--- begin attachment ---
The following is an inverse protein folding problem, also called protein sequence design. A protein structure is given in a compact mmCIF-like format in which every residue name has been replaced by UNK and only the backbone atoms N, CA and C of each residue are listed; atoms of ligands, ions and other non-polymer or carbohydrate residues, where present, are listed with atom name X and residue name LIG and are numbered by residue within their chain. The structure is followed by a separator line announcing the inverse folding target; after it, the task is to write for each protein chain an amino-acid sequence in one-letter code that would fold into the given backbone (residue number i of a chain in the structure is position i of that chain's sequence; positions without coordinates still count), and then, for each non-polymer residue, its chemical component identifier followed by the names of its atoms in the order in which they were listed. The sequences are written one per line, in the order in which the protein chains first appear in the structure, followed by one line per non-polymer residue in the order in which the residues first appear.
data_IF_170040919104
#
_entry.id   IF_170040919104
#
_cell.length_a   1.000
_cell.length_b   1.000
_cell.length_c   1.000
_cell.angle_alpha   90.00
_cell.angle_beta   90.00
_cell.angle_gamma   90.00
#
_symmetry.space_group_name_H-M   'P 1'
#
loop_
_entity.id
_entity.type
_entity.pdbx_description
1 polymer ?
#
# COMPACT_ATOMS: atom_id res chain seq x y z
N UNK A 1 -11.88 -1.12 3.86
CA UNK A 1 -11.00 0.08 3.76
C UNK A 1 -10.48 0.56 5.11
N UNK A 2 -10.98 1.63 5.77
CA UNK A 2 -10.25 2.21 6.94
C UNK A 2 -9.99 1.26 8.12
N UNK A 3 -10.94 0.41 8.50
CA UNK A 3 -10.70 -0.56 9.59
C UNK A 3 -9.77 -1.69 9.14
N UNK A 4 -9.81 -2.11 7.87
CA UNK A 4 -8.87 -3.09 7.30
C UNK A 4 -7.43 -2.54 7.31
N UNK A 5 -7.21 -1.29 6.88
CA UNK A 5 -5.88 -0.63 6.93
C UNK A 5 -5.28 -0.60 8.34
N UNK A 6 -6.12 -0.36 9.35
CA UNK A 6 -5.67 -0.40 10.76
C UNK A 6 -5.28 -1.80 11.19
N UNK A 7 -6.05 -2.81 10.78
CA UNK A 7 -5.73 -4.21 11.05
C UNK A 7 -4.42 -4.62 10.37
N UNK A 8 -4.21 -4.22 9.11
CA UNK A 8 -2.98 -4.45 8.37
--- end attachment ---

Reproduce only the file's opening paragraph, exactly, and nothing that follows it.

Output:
The following is an inverse protein folding problem, also called protein sequence design. A protein structure is given in a compact mmCIF-like format in which every residue name has been replaced by UNK and only the backbone atoms N, CA and C of each residue are listed; atoms of ligands, ions and other non-polymer or carbohydrate residues, where present, are listed with atom name X and residue name LIG and are numbered by residue within their chain. The structure is followed by a separator line announcing the inverse folding target; after it, the task is to write for each protein chain an amino-acid sequence in one-letter code that would fold into the given backbone (residue number i of a chain in the structure is position i of that chain's sequence; positions without coordinates still count), and then, for each non-polymer residue, its chemical component identifier followed by the names of its atoms in the order in which they were listed. The sequences are written one per line, in the order in which the protein chains first appear in the structure, followed by one line per non-polymer residue in the order in which the residues first appear.